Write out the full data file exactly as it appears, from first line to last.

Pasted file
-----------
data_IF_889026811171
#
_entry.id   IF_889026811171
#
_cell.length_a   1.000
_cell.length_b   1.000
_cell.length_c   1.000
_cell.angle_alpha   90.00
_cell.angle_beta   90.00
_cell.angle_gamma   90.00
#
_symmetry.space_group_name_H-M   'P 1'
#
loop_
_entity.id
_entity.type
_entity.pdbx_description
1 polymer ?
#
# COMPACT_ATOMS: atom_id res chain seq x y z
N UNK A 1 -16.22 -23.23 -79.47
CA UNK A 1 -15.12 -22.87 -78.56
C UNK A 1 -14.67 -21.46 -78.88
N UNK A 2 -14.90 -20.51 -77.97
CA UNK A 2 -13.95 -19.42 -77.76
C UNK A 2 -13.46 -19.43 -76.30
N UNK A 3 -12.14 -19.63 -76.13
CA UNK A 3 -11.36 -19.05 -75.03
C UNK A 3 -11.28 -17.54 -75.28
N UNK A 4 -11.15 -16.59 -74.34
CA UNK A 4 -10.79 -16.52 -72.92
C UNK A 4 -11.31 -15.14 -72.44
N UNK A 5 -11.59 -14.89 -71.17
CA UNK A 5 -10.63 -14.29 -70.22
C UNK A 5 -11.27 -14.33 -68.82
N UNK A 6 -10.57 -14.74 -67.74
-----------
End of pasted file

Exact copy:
data_IF_889026811171
#
_entry.id   IF_889026811171
#
_cell.length_a   1.000
_cell.length_b   1.000
_cell.length_c   1.000
_cell.angle_alpha   90.00
_cell.angle_beta   90.00
_cell.angle_gamma   90.00
#
_symmetry.space_group_name_H-M   'P 1'
#
loop_
_entity.id
_entity.type
_entity.pdbx_description
1 polymer ?
#
# COMPACT_ATOMS: atom_id res chain seq x y z
N UNK A 1 -16.22 -23.23 -79.47
CA UNK A 1 -15.12 -22.87 -78.56
C UNK A 1 -14.67 -21.46 -78.88
N UNK A 2 -14.90 -20.51 -77.97
CA UNK A 2 -13.95 -19.42 -77.76
C UNK A 2 -13.46 -19.43 -76.30
N UNK A 3 -12.14 -19.63 -76.13
CA UNK A 3 -11.36 -19.05 -75.03
C UNK A 3 -11.28 -17.54 -75.28
N UNK A 4 -11.15 -16.59 -74.34
CA UNK A 4 -10.79 -16.52 -72.92
C UNK A 4 -11.31 -15.14 -72.44
N UNK A 5 -11.59 -14.89 -71.17
CA UNK A 5 -10.63 -14.29 -70.22
C UNK A 5 -11.27 -14.33 -68.82
N UNK A 6 -10.57 -14.74 -67.74